Brent Bozell

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Brent Bozell is the founder and President of the Media Research Center, a conservative media watchdog organization.

Bozell is also the founder and President of the Parents Television Council and he is sometimes listed as its "Research Director", and which his biogrpahical note describes as "the only Hollywood-based organization dedicated to restoring responsibility to the entertainment industry." [1]

A zealot of impeccable right-wing pedigree, is the nephew of columnist William F. Buckley and the son of L. Brent Bozell, Jr., who assisted Barry Goldwater with the writing of Conscience of a Conservative. A close associate of the late Terry Dolan, the closeted gay founder of the National Conservative Political Action Committee, Bozell served for several years as the Dolan organization's finance chairman and president.



In 1991, as part of a Richard Mellon Scaife-funded group, he helped orchestrate a smear campaign directed at the opposition to Clarence Thomas's appointment to the Supreme Court; in 1992, he was the chief fund-raiser behind Pat Buchanan's unsuccessful bid for the Republican Presidential nomination. The Media Research Center provides Bozell with a platform from which to bash the arts and popular culture. Recently Bozell has been part of the drive to eradicate PBS. TV, etc., "the Media Research Center's review of the politics of the entertainment industry," is a monthly newsletter that is oddly enamored of celebrity for a publication whose relentless theme is the abject rottenness of Hollywood. (Some celebrities, like Robert Redford, are ridiculed for their liberalism; others, like Tom Selleck, are congratulated for their conservatism or, as in the case of Mel Gibson, their homophobia.) The garish inaccuracies of TV, etc., like the claim that the film version of Last Temptation of Christ shows Jesus "engaging in sex acts and committing adultery," are sometimes entertaining, but the accretion of drivel it contains can be wearing.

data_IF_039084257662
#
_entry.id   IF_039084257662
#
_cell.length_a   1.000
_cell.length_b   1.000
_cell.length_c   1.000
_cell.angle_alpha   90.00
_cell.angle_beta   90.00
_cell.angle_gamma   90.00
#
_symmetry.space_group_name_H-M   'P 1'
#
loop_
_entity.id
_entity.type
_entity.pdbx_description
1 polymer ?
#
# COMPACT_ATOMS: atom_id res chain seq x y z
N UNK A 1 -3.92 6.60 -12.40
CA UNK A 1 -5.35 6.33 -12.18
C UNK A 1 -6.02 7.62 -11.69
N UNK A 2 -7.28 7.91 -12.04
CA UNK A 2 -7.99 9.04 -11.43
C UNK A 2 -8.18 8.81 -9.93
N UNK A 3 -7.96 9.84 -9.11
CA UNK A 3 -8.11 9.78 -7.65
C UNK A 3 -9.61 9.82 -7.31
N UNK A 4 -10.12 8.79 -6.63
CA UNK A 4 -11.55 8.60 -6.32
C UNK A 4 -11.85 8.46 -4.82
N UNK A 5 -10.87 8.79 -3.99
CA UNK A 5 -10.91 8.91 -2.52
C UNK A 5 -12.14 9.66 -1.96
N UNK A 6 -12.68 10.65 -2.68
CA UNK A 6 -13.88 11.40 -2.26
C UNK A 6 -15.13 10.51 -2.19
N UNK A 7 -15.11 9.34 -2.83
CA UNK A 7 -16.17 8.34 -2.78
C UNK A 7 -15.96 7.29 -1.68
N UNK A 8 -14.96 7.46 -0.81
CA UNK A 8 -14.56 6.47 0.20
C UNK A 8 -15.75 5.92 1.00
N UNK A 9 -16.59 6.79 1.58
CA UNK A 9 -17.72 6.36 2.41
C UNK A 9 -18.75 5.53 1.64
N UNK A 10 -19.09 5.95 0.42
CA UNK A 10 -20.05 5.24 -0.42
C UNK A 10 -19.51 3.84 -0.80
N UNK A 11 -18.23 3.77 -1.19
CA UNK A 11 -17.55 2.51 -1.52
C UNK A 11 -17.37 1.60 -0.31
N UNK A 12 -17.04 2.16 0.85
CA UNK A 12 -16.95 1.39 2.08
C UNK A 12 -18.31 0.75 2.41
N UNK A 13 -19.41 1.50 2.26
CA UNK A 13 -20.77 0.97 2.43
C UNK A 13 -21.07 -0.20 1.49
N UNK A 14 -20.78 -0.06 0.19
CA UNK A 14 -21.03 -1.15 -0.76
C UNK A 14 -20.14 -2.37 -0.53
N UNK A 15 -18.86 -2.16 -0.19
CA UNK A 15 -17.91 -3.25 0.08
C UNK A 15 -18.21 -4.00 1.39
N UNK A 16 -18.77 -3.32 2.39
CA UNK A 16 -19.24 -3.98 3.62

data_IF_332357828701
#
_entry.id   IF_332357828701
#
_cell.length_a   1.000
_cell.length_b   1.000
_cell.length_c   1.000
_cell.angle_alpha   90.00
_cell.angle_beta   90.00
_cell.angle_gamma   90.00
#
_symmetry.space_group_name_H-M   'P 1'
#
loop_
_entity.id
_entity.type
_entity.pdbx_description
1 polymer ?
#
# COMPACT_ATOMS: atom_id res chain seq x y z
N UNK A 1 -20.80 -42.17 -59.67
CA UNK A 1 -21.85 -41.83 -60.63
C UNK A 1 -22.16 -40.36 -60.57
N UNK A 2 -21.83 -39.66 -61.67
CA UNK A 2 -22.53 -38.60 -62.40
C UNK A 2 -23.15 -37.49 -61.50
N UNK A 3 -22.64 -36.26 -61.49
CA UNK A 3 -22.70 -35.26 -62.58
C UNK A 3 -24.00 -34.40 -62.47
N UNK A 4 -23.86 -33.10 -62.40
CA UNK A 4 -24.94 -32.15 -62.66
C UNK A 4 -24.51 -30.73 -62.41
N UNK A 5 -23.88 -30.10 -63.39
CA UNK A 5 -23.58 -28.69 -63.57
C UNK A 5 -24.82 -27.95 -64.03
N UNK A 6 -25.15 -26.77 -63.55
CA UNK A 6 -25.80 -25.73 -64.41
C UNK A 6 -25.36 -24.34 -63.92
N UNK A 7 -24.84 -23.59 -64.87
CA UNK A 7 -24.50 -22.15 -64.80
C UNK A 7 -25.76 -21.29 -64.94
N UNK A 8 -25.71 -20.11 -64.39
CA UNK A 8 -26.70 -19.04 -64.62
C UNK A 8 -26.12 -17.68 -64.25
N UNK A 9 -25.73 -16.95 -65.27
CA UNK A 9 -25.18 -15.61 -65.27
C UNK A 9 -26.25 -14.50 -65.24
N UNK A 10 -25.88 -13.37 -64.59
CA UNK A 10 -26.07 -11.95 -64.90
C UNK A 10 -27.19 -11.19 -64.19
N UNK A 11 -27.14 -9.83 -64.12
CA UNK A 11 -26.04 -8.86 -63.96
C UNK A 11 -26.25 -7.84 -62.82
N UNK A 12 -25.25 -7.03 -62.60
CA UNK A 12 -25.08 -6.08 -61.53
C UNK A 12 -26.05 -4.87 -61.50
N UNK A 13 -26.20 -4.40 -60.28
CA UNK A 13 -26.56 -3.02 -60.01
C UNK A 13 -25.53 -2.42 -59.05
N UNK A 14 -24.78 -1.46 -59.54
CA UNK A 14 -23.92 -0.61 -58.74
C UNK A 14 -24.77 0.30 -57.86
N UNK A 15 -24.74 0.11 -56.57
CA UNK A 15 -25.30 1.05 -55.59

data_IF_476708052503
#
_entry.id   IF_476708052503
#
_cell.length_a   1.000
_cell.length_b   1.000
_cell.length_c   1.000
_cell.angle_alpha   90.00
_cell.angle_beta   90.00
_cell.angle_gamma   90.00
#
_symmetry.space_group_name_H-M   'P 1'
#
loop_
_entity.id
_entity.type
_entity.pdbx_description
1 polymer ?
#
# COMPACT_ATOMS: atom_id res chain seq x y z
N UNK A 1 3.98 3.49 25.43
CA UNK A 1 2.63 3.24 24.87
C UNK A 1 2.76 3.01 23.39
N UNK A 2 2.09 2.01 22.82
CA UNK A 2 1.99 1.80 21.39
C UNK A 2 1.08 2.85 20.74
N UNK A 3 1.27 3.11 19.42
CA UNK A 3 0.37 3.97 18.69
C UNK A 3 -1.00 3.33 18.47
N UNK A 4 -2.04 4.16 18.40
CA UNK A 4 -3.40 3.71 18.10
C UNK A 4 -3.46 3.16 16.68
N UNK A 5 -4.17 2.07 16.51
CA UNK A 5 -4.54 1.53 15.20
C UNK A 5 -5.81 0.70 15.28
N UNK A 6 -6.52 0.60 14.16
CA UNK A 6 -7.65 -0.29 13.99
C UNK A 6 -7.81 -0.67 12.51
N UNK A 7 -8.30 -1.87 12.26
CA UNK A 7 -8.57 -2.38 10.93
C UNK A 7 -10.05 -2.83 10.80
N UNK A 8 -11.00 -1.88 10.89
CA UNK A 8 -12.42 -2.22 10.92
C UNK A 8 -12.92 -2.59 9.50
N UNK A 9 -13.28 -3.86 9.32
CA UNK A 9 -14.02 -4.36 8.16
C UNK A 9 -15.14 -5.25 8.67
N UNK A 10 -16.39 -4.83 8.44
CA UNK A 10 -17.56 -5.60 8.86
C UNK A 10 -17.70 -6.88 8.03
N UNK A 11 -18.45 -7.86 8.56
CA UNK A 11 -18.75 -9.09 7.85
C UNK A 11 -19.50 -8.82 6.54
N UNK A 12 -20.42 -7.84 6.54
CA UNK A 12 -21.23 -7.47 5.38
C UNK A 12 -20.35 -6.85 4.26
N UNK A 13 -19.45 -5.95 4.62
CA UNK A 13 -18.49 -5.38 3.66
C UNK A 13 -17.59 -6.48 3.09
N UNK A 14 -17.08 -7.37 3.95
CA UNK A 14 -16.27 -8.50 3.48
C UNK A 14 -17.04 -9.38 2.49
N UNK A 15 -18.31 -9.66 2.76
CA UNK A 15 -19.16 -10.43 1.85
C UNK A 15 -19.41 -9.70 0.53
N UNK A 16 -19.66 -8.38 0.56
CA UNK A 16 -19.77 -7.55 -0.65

"In June 1998, Mr. Bozell launched the Conservative Communications Center (C3) to provide the conservative movement with the marketing and public relations tools necessary to deliver its message into the 21st century. C3's online news division, the Cybercast News Service has become a major internet news source with a full staff of journalists in its Washington, DC metro bureau, and operates bureaus in London and Jerusalem, with other correspondents around the world," his biographical note states.

Bozell is a nationally syndicated writer whose work has appeared in a wide range of publications. His syndicated column appears in The Wall Street Journal, The Washington Post, The Washington Times, the New York Post, the Los Angeles Times and National Review.

"Mr. Bozell is Executive Director of the Conservative Victory Committee (CVC), an independent multi-candidate political action committee that has helped elect dozens of conservative candidates over the past ten years. He was National Finance Chairman for the 1992 Buchanan for President campaign, and Finance Director and later President of the former National Conservative Political Action Committee (NCPAC). He currently belongs to the Council for National Policy (CNP) and sits on the Board of Directors of the American Conservative Union (ACU)," his biographical note states.

During the 2004 elections Bozell has launched a 2.8 million dollar campaign to discredit the "liberal media" (see WaPo external link). His column on the eve of the Republican convention attempts to smear Kerry by accusing him of "soldier-smearing", for having reported, during his 1971 Congressional testimony, on atrocities being committed in Vietnam.



Related articles

External Links

  • L. Brent Bozell III, undated, accessed July 2004.
  • Media Transparency on Bozell
  • Howard Kurtz, "Bias watch, Washington Post, June 28, 2004.: Bozell's Media Research Center has raised $2.8 million for newspaper ads in 15 markets, billboards in 40 cities and a talk-radio blitz aimed at countering what he sees as a "liberal jihad" that is unfair to President Bush. The slogan (also on T-shirts and mugs) is not exactly subtle. A finger-pointing Uncle Sam declares: "Don't believe the liberal media!"
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